I am not a pro at this at all, although there are members here that have worked in the industry I myself have not. I just know from years of trial and error and 1000s of dollars spent what works and what doesn't. My go to boots are and always will be full leather models without gore-tex, etc. I have owned so many over the years I can't even remember most of them.

Pivettas are nice boots and are highly respected.  As far as what they are worth, well that is something I really can't get into because I honestly have no clue. For someone who is going to use them it could be one price. If you can find a collector the price may go up. The main thing to potential buyers is "what kind of shape are they in?" or "How well have they been maintained?" This is what justifies the cost. If the boots are in shabby shape noone is going to spend a substantial amount of money on them.

This may be more of a niche thing if ya know what I mean.

Do you by any chance have any recollection of what they cost originally?

7:15 p.m. on July 17, 2011 (EDT)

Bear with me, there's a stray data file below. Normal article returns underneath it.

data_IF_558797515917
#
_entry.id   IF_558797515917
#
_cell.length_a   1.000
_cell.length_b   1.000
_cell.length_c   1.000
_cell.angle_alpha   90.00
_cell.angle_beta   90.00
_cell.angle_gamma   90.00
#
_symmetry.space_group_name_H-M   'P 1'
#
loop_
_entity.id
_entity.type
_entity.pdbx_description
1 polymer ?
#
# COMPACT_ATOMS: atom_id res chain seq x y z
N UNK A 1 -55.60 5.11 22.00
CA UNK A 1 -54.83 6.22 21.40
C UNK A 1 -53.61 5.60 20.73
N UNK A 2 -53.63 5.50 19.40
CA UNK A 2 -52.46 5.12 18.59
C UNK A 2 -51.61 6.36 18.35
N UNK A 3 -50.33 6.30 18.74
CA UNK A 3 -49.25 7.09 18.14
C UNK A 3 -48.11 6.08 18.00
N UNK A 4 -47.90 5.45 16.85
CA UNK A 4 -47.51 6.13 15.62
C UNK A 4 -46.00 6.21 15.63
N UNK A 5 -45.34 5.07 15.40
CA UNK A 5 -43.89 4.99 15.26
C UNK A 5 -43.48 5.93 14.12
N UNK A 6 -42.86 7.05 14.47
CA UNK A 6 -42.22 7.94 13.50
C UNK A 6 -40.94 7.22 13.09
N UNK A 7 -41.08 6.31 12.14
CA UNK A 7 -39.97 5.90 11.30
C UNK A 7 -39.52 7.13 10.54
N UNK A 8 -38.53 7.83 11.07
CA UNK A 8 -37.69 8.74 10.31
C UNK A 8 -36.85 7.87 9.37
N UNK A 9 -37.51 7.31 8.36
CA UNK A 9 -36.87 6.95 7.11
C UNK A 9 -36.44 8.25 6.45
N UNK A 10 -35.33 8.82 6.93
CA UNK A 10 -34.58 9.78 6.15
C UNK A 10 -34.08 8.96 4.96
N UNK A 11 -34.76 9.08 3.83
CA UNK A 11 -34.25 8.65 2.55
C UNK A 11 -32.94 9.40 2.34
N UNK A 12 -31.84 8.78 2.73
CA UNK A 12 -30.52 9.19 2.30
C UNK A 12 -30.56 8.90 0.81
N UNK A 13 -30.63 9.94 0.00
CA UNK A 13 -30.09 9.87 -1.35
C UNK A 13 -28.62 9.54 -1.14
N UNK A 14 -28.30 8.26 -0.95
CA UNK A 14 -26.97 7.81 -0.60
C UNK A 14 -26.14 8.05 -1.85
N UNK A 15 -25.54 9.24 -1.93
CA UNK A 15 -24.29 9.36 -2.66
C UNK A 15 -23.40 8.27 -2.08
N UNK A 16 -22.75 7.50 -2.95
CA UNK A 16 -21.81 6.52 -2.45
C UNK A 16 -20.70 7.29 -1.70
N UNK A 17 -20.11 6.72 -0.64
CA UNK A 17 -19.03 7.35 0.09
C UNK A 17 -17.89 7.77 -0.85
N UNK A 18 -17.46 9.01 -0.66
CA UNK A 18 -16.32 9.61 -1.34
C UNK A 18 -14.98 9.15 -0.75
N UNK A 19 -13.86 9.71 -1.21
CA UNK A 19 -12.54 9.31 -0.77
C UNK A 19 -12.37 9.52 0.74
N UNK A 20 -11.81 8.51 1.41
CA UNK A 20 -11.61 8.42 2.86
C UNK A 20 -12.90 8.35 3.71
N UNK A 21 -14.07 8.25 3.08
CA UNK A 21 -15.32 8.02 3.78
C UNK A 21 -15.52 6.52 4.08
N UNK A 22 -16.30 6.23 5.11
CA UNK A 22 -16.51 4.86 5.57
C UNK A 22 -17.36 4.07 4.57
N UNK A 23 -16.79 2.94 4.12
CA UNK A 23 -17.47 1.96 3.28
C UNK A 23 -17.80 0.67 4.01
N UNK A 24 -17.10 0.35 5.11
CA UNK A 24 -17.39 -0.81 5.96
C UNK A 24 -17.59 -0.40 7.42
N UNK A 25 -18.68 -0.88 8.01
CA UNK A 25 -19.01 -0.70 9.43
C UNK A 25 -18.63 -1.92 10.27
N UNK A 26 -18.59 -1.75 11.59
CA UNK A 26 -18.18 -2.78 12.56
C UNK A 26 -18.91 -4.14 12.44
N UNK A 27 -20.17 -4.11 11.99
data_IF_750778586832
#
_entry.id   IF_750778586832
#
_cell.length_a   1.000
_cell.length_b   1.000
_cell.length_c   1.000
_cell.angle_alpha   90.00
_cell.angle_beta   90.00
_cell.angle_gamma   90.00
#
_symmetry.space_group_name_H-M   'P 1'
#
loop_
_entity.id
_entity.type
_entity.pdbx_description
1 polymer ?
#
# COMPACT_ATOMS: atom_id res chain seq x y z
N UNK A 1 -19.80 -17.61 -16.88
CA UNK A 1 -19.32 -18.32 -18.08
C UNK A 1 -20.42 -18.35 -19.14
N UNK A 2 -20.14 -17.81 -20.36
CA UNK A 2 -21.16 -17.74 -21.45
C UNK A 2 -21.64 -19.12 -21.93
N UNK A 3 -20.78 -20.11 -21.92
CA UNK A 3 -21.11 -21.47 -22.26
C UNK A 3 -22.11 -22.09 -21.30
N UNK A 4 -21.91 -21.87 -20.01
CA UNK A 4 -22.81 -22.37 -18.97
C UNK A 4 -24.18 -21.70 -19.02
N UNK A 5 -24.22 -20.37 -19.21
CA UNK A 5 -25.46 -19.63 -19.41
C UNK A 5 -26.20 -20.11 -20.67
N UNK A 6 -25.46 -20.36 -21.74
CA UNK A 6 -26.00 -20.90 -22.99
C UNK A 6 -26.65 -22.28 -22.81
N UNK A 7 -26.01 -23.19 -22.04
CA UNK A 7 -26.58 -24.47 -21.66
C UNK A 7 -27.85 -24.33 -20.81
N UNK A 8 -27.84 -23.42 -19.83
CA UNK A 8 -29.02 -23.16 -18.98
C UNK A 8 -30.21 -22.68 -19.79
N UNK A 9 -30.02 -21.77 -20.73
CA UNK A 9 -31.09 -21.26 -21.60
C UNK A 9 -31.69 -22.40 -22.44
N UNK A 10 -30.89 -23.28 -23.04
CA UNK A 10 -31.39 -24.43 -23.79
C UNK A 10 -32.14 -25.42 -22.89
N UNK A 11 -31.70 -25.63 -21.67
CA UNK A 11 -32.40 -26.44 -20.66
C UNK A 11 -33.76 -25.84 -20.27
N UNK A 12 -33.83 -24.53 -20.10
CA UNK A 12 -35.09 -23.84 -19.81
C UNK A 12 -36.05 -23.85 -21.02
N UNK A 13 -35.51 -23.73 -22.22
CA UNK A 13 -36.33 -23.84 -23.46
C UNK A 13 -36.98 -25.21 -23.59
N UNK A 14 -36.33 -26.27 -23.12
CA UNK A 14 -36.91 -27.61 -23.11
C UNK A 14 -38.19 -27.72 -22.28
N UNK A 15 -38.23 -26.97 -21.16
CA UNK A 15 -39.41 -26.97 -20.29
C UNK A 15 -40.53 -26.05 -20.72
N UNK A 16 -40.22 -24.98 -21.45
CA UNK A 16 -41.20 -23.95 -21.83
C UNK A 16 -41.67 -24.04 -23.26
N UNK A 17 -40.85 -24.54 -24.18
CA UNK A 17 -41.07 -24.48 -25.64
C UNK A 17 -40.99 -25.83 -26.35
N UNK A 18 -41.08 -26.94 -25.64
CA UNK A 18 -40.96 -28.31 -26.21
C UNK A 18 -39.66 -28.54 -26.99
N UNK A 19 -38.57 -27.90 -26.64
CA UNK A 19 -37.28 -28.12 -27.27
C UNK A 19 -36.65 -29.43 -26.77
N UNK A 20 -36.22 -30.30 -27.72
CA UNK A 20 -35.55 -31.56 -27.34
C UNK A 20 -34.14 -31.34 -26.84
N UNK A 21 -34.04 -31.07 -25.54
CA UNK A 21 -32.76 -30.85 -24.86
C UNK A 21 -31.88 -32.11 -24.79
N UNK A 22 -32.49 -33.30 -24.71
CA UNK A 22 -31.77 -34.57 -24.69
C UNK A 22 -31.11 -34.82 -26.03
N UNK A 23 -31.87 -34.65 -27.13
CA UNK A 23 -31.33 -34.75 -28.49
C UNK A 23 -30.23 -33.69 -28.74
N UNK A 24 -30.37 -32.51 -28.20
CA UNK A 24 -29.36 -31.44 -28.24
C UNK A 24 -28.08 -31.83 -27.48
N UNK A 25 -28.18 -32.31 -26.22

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I actually left a word out on my last post. It was supposed to read:

"I am not a pro at this at all, although there are members here that have worked in the industry I myself have NOT."

Sorry about that. I am beginning to think that I do not multi-task well.

9:57 p.m. on July 17, 2011 (EDT)
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I'm interested in finding a pair of boots just like these, but the price is far out of what I consider fair market value.  Sometimes people don't actually want to sell things.  I've done the same, so that isn't a dig.  I've priced items at the very highest I've ever seen them sell, more with the intent of the remote possibility of finding that "one in a million" buyer who can't control themselves and who will buy without thought.  Chances are, I'm not going to find that person, so I'm perfectly fine with the item not selling.  It's only worth it to me to sell the item if I can get a ridiculous price.  Otherwise, I'm fine with it going back in the box or back in the closet.